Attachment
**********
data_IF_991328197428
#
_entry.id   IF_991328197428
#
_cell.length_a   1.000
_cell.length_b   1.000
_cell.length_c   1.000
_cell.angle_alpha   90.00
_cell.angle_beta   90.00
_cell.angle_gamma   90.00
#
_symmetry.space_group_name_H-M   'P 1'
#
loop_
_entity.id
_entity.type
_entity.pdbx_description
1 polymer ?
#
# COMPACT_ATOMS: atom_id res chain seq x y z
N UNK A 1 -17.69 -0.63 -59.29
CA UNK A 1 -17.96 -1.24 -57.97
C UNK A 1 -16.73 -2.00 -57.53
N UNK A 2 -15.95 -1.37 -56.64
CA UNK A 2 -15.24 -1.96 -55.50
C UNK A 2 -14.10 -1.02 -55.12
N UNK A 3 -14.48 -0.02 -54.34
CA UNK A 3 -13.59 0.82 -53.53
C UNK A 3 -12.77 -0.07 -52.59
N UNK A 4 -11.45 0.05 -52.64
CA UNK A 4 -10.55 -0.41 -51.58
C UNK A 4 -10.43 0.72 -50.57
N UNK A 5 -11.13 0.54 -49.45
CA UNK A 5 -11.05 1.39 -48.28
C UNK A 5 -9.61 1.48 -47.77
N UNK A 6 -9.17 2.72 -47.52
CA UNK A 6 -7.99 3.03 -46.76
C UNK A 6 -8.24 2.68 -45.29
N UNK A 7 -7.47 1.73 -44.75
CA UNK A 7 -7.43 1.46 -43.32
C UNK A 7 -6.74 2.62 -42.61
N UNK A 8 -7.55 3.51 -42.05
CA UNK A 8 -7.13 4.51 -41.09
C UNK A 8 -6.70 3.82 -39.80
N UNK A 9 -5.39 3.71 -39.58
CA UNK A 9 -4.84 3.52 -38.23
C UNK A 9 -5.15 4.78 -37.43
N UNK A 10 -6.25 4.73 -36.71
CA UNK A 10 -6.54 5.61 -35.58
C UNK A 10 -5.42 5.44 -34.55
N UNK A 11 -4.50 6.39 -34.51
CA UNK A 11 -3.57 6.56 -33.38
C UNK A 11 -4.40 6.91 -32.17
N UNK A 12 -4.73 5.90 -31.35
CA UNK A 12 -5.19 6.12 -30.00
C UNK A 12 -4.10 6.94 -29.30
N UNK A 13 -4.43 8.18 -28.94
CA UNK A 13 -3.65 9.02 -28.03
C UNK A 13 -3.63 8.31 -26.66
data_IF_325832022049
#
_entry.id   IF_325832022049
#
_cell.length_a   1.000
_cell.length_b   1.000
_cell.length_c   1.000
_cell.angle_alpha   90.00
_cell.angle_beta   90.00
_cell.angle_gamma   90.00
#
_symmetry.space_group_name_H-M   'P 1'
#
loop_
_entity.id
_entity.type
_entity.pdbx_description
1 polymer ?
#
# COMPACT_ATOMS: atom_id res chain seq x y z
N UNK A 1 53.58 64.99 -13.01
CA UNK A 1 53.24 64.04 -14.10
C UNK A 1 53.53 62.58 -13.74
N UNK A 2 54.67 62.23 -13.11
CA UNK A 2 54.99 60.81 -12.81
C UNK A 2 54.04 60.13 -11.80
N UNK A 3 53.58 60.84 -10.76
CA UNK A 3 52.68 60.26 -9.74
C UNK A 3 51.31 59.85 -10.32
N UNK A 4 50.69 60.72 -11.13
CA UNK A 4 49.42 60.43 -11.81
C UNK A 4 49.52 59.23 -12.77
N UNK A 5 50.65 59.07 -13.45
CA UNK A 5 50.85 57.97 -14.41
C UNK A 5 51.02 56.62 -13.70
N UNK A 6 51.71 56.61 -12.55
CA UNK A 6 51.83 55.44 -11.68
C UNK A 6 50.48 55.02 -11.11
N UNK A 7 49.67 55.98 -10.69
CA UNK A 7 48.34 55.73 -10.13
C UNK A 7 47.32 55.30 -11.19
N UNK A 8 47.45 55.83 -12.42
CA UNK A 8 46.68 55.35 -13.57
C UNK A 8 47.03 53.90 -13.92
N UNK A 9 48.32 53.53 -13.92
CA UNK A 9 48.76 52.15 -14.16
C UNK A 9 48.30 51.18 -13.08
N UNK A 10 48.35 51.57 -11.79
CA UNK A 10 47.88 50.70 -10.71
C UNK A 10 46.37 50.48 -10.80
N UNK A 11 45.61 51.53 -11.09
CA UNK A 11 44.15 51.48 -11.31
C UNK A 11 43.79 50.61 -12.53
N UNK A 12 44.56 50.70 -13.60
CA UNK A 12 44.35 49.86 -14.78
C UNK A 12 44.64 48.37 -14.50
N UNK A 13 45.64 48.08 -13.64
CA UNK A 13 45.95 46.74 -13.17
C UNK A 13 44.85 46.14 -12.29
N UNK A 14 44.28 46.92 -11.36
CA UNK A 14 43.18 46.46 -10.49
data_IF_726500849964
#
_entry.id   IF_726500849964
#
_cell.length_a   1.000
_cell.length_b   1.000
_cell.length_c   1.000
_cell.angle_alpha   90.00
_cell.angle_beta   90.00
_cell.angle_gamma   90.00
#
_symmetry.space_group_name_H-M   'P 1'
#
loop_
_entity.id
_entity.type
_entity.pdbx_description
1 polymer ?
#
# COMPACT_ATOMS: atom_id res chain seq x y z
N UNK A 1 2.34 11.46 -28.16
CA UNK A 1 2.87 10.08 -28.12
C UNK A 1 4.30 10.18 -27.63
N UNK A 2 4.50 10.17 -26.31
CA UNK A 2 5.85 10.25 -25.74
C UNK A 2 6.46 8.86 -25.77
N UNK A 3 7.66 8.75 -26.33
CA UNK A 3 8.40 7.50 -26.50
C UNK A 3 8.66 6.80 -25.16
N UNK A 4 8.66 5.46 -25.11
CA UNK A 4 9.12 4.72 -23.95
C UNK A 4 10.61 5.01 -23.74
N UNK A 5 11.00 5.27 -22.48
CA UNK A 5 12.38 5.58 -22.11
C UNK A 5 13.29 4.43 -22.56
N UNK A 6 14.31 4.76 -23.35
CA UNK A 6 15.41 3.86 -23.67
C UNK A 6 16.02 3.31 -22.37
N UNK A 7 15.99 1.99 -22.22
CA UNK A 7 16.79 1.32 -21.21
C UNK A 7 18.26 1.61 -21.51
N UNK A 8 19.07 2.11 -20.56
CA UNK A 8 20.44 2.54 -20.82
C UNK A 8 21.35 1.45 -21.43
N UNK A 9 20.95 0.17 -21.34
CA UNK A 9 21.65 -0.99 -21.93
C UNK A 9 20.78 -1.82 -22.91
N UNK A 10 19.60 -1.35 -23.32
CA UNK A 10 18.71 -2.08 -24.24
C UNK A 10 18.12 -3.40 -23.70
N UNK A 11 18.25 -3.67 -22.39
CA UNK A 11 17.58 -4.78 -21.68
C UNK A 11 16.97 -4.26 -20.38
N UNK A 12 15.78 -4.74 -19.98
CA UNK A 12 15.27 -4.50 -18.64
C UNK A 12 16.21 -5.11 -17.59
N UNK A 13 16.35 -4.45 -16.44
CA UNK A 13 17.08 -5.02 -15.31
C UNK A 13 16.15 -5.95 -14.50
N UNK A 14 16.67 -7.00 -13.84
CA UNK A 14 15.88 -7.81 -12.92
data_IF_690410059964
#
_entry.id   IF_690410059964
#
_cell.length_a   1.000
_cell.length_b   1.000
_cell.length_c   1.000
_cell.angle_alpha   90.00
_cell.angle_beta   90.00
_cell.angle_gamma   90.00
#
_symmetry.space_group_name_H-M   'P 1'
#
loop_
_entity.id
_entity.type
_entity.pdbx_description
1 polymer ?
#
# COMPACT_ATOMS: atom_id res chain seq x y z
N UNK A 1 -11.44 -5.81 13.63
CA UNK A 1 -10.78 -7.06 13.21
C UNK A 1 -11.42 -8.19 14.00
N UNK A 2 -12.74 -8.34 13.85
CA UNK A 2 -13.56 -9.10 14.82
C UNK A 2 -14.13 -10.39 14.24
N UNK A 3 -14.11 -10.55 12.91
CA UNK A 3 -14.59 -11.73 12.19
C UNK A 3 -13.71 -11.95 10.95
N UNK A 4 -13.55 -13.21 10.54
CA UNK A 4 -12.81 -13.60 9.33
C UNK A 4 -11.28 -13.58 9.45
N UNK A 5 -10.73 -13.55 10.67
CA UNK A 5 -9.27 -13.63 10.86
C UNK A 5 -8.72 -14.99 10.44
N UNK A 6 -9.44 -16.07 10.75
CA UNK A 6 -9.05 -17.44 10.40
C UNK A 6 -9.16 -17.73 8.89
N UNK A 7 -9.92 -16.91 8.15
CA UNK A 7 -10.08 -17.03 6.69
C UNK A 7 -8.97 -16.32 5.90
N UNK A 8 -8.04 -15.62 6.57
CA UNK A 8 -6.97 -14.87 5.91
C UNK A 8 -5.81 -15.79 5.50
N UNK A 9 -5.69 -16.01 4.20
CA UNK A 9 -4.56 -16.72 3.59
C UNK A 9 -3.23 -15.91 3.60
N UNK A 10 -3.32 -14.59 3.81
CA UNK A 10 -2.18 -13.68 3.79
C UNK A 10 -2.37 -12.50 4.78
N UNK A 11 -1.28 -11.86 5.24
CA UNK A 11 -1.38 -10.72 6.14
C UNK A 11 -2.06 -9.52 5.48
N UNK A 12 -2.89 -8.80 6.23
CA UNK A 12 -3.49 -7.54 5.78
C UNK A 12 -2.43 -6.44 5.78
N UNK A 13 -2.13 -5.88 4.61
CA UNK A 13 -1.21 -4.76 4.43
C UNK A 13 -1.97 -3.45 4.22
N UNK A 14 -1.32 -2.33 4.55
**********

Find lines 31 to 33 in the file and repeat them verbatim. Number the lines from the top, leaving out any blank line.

CA UNK A 4 -10.55 -0.41 -51.58
C UNK A 4 -10.43 0.72 -50.57
N UNK A 5 -11.13 0.54 -49.45